3. xmlns: soap = "http://schemas.xmlsoap.org/wsdl/soap/">
4.
5. <message name = "echo1Input">
6. <part name = "expression" type ="xsd:string"/>
7. </ message>
8.
9. <message name = "echo1Output">
10. <part name = "expression" type = "xsd:string"/>
11. </ message>
12.
13. <portType name= "Echo1PortType">
14. <operation name = "echo1">
15. <input message = "echo1Input"/>
16. <output message = "echo1Output"/>
17. </ operation>
18. </ portType>
19.
20. <binding name= "Echo1SoapBinding" type ="tns:Echo1PortType">
21. <soap: binding style = "document"
22. transport = "http://schemas.xmlsoap.org/soap/http" />
23. <operation name = "echo1">
24. <soap:operation soapAction = "urn:ServiceEcho1"/>
25. <input>
26. <soap: body use = "encoded"
27. encodingStyle =
28. "http://schemas.xmlsoap.org/soap/encoding/" />
29. </ input>
30. <output>
31. <soap: body use = "encoded"
32. encodingStyle =
33. "http://schemas.xmlsoap.org/soap/encoding/" />
34. </ output>
35. </ operation>
36. </ binding>
37.
38. <service name = "Echo1Service">
39. <port name = "Echo1Soap" binding = "tns:Echo1SoapBinding">
40. <soap: address
41. location = "http://www.improve.fr/ServiceEcho1" />
42. </ port>
43. </ service> </ definition>

Explanation:
(5-11) The first part of the file defines the input and output parameters of service operations: echo1Input and echo1Output.

(13-18)The abstract definition of the Web service is made by the portType definition that encapsulates the definition of echo operation. This refers to messages previously defined (input and output parameters of the operation). We obtain an abstract service description, independent of any communication protocol. This is the service interface that defines the methods exported, and their input and output parameters.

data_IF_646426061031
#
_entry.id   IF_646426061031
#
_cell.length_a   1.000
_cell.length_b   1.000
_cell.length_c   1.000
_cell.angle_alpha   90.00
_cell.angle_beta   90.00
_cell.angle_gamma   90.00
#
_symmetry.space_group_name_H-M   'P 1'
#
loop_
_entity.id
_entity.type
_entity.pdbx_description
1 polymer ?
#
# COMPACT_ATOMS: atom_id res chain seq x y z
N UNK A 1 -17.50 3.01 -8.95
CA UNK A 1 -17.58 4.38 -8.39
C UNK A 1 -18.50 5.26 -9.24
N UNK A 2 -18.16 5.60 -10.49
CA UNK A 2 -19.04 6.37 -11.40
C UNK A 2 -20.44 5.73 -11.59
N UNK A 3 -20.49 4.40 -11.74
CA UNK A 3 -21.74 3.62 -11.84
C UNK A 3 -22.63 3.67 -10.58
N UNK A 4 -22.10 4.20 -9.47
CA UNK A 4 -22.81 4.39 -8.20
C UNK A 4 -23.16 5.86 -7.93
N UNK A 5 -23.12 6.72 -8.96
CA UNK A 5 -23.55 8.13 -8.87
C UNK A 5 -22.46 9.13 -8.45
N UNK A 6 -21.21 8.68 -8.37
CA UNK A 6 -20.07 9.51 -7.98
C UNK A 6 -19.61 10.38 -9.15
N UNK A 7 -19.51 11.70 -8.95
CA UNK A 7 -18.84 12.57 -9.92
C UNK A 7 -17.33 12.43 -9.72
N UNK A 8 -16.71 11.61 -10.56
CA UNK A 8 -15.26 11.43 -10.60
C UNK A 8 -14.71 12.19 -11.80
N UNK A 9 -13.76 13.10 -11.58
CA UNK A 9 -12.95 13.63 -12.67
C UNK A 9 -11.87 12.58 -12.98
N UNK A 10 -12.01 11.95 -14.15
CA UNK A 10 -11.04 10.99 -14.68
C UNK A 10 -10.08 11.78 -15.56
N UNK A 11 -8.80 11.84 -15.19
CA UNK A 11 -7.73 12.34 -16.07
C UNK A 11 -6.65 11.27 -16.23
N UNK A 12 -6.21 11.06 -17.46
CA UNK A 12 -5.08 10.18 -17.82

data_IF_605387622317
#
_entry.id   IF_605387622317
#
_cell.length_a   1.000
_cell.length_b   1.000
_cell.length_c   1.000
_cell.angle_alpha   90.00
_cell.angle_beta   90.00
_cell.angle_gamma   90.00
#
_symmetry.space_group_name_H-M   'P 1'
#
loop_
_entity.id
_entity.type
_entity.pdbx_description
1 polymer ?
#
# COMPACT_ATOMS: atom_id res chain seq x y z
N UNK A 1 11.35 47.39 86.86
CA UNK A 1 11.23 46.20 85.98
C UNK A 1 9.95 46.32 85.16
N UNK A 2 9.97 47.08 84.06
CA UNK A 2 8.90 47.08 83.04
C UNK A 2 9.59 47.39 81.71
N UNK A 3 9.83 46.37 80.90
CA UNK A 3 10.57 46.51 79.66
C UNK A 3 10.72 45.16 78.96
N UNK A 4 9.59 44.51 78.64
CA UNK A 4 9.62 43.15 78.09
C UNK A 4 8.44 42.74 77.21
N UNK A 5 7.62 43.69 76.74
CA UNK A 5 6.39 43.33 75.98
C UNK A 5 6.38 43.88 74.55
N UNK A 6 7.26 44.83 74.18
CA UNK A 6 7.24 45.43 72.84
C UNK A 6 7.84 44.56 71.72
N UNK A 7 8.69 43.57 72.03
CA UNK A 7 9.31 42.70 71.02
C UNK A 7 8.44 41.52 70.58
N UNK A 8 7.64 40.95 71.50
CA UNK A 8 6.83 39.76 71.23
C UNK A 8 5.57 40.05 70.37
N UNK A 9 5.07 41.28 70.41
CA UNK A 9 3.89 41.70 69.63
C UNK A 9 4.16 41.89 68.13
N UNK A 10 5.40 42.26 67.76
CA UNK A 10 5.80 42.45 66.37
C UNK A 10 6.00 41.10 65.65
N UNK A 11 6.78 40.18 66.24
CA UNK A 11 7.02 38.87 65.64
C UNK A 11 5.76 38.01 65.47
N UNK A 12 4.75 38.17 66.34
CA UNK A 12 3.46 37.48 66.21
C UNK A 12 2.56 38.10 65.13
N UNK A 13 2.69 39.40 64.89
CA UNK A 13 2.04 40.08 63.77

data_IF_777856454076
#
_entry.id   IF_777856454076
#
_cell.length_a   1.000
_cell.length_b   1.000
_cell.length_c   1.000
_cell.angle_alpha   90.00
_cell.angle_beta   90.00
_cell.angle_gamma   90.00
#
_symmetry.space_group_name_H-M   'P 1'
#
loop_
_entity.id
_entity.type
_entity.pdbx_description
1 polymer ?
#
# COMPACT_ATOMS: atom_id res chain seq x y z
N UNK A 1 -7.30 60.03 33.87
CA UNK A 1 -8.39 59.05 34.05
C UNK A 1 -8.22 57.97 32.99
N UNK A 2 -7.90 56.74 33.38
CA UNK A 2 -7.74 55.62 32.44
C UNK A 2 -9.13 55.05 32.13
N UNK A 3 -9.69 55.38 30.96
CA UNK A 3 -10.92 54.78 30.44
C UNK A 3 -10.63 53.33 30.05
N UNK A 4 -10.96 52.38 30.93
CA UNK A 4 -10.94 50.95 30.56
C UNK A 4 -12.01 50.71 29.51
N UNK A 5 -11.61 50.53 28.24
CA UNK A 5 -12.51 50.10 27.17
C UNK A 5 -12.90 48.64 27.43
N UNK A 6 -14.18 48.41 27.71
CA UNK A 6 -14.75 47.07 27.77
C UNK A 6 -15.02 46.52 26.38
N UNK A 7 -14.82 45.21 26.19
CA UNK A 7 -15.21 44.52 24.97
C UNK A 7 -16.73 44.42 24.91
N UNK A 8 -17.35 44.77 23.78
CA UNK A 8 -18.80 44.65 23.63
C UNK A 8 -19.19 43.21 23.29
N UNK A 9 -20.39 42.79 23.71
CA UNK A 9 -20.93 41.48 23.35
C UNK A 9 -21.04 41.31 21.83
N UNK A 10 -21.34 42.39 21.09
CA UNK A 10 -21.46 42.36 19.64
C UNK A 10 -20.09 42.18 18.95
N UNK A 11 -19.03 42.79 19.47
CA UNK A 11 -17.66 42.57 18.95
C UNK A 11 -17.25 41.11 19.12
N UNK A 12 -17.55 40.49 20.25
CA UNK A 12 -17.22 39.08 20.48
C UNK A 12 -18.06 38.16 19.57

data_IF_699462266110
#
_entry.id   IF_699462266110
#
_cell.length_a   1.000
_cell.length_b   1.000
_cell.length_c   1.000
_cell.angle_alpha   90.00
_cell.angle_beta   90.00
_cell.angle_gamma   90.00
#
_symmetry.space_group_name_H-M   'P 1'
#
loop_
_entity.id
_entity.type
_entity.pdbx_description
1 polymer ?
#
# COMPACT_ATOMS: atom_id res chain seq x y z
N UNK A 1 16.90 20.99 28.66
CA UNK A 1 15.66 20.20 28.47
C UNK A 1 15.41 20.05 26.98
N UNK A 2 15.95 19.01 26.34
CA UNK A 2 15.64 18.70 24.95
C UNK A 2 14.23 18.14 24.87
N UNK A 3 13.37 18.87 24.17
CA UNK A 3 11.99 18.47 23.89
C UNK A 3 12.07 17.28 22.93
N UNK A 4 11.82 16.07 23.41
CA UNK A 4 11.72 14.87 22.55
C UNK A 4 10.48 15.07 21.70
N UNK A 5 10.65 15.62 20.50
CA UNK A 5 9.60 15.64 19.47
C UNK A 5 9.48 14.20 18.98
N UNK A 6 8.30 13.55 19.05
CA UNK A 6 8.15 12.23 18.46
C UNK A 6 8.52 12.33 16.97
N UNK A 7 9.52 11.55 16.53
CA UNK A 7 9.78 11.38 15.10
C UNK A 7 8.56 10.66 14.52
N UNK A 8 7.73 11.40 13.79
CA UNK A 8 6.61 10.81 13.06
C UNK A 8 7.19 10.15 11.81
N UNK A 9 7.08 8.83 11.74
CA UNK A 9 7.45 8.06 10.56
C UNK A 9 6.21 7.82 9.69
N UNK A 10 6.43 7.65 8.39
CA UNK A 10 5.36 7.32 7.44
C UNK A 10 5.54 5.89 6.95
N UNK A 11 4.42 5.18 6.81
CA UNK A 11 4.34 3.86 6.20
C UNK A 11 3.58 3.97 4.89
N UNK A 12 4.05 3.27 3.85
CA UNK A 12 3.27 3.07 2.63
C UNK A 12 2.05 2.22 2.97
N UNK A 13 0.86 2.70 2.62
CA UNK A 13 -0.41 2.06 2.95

(20-36) It is possible to combine this service with an existing protocol, by the definition of a binding (for example, we are interested in: SOAP). The binding defines the invocation parameters of specific service operating to the used protocol. Here we define the parameters required to use the service through SOAP (link to the specifications of transport used, encoding rules for serialization of exchanged messages, etc..).

(38-43) The service definition ends with the definition of the remaining parameters. For example, for a SOAP binding, it remains to define the URL address of the service to invoke. Note that it is possible to define multiple bindings, and to associate these bindings to multiple URLs by using the same abstract service definition.

WSDL Creation Tips
For a maximum of interoperability while maintaining flexibility, here are some tips to create a WSDL document:

  1. Always Document your WSDL file, both through the documentation tag, and by providing documentation in an external file to the WSDL document.
     
  2. Use the XML Schema Recommendation 2001. You can put many things in the item types of a WSDL document: Relax NG, an old version of XML Schema or anything else, but the safest and interoperable method is the 2001 version of Schema.
     
  3. Use the element types :Even if the messages have a simple data type, you must still use the types element to describe everything. In any case, do not refer to types in the element message.
     
  4. Divide your WSDL document into several pieces by leveraging the import function: create a file for the abstract aspect of WSDL, one for links and one for the service features and ports.
     
  5. Start designing your service by WSDL, and keep the interface unchanged from end to end, even if the WSDL is generated by the tools. This means that you will often compare your code to WSDL.